Six IoT Innovations making cities Intelligent



Slide1_SmartCity_chombosan_iStock_94529167_XLARGE(Image: chombosan/iStockphoto)

From sensors that measure water leaks to smart parking meters and self-driving buses, Internet of Things (IoT) technologies are a major contributor to the rise of smart cities. Here is a look at 6 innovative uses of IoT in municipalities around the world.

Increasing urbanization is putting unprecedented pressure on city officials to constantly balance the challenge of resource constraints against environmental sustainability concerns. As a result, governments are turning to the internet of things (IoT) technologies to help make the world’s metropolises run more efficiently.

IoT, which makes it possible for virtually everything to be internet-connected and accessible remotely for data collection and control, is a contributing factor pushing the concept of smart cities.

Research firm Gartner defines a smart city as “an urbanized area where multiple sectors cooperate to achieve sustainable outcomes through the analysis of contextual, real-time information shared among sector-specific information and operational technology systems.”

Once a smart city network is implemented, it becomes relatively easy to collect all kinds of data, but the secret to success is in intelligently analyzing the data in order to make accurate and automated decisions.

Smart homes and smart commercial buildings grew to represent 45% of total connected things in use in 2015, due to investment and service opportunity, according to a report from Gartner. The research firm estimates that the figure will rise to 81% by 2020.

California and the UK are already implementing radio receivers or sensors that are embedded on a section of highway to diagnose traffic conditions in real time.

Another successful use of IoT in the city is smart parking. The city of Los Angeles, for example, has been implementing new parking meters, parking space vehicle sensors, real-time parking guidance, and a full parking management system to influence demand during peak times.

Here is a look at how Internet of Things (IoT) is making cities from all over the world smarter:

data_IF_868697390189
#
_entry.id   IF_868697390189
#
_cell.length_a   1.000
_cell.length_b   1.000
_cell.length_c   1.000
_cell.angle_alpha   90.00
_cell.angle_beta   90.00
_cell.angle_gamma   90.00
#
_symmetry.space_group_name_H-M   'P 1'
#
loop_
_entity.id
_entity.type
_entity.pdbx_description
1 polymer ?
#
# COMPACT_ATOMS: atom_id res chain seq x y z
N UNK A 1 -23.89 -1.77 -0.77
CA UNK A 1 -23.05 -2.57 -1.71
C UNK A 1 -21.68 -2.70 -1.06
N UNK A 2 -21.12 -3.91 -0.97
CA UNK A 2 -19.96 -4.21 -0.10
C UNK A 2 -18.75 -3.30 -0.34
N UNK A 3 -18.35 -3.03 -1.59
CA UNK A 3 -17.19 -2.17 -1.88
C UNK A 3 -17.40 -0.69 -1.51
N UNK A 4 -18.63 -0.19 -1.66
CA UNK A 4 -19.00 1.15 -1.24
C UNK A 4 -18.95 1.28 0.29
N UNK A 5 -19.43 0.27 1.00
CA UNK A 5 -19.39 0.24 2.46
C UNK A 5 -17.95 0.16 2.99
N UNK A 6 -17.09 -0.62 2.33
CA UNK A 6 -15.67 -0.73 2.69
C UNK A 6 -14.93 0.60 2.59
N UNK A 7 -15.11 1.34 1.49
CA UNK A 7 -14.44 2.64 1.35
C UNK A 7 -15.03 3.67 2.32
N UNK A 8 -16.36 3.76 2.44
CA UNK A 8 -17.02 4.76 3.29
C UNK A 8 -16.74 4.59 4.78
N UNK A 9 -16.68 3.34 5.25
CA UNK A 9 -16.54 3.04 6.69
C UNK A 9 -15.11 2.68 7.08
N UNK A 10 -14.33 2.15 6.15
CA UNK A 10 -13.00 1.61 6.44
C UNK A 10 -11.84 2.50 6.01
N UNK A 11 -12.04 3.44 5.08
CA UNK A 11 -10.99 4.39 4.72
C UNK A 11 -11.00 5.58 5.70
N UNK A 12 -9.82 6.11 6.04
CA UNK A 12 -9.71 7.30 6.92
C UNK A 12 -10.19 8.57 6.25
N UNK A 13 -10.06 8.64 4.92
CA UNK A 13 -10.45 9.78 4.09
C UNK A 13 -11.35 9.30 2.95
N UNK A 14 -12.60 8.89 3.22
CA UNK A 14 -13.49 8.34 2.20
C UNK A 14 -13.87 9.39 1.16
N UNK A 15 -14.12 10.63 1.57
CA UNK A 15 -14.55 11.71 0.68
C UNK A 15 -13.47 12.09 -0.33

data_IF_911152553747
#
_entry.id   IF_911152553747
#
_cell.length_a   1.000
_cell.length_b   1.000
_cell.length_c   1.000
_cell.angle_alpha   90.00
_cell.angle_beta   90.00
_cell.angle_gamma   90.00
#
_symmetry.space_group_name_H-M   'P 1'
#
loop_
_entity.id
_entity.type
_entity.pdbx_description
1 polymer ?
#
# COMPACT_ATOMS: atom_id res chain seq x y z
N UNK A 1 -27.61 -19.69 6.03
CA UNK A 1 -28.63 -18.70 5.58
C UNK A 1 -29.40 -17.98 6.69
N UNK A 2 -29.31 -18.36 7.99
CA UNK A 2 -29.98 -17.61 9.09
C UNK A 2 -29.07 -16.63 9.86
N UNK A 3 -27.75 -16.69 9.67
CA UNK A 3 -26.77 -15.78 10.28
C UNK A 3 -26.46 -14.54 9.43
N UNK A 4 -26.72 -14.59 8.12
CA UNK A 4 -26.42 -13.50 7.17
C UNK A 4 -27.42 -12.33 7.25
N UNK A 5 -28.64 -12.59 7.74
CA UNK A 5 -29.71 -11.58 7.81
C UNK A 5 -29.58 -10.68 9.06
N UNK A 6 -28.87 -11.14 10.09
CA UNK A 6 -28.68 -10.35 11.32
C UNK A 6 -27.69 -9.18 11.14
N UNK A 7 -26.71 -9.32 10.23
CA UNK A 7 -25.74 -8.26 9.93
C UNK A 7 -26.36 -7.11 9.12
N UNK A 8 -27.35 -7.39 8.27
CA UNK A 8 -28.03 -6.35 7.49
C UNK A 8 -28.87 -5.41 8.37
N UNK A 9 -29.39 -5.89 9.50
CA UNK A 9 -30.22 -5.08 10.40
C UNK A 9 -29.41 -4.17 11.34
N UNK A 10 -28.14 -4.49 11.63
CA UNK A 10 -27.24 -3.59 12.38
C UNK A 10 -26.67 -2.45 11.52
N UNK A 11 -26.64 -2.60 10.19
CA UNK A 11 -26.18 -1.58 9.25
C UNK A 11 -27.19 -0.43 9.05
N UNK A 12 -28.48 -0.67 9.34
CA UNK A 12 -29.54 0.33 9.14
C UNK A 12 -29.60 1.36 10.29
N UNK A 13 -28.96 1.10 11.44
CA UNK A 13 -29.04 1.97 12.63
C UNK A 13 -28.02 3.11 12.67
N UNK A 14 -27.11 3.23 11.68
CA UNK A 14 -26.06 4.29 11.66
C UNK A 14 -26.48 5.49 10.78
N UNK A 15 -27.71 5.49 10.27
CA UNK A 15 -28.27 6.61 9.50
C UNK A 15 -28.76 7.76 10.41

LinkNYC Takes Pay Phone Concept Into The Future

LinkNYC-(2) LinkNYC is a first-of-its-kind communications network that will replace over 7,500 pay phones across the five boroughs with new structures called Links. Each Link will provide superfast, free public WiFi, phone calls, device charging and a tablet for internet browsing, access to city services, maps, and directions.

LA Express Park Fuses Technology, On-Demand Pricing

Slide3_LA-Express-Park Created as one component of the Los Angeles Congestion Reduction Demonstration with $15 million in grants from the US Department of Transportation and $3.5 million in city funds, LA Express Park uses IPS Group’s M5 smart parking meters. The devices are wirelessly integrated into the company’s data management system for remote monitoring, configuration, and data analytics.

A Smart Street Light Packed With Sensors

Slide4_Smart-Street-Light San Diego, Calif., and Jacksonville, Fla., are piloting new GE LED street lighting installations containing sensors, controls, wireless transmitters, and microprocessors to connect, collect, and analyze data being generated. The aim is to help the cities run better while providing new services and conveniences for residents and visitors. The cities and developers have access to GE’s Predix IoT software development platform to build applications based on the data the sensors generate.

 

KC Follows Fiber With Connected Center

Slide5_Kansas-City In 2015, Kansas City, Mo., officials announced a plan to invest more than $15 million to turn the central city into a smart city. Partnering with Cisco Systems and Sprint, the initiative brings together an ecosystem to develop applications including smart lighting, digital kiosks, a development data portal, and smart water innovation development.

Copenhagen Limits Leaks With Smart Sensors

Slide6_Copenhagen With the need for water in the city on the rise for decades, Copenhagen installed smart meters to measure water consumption, and more importantly, detect and eliminate leaking pipes. Thanks to leak-detection sensors, Copenhagen’s water loss is down to 7% from about 40%, while water-saving campaigns and a growing awareness of the need for conservation have also helped reduce consumption.

Self-Driving Buses Connect With Passengers, The Web

Slide7_Mercedes-Benz-Bus The Mercedes-Benz Future Bus with CityPilot, a self-driving vehicle designed for cities deploying bus rapid transit (BRT) programs, recently made its first test run on one of Europe’s longest BRT route in the Netherlands. The route links Amsterdam’s Schiphol airport with the town of Haarlem — a nearly 20 km (about 12.4 miles) journey with numerous bends and passes through tunnels and across junctions with traffic lights.

 

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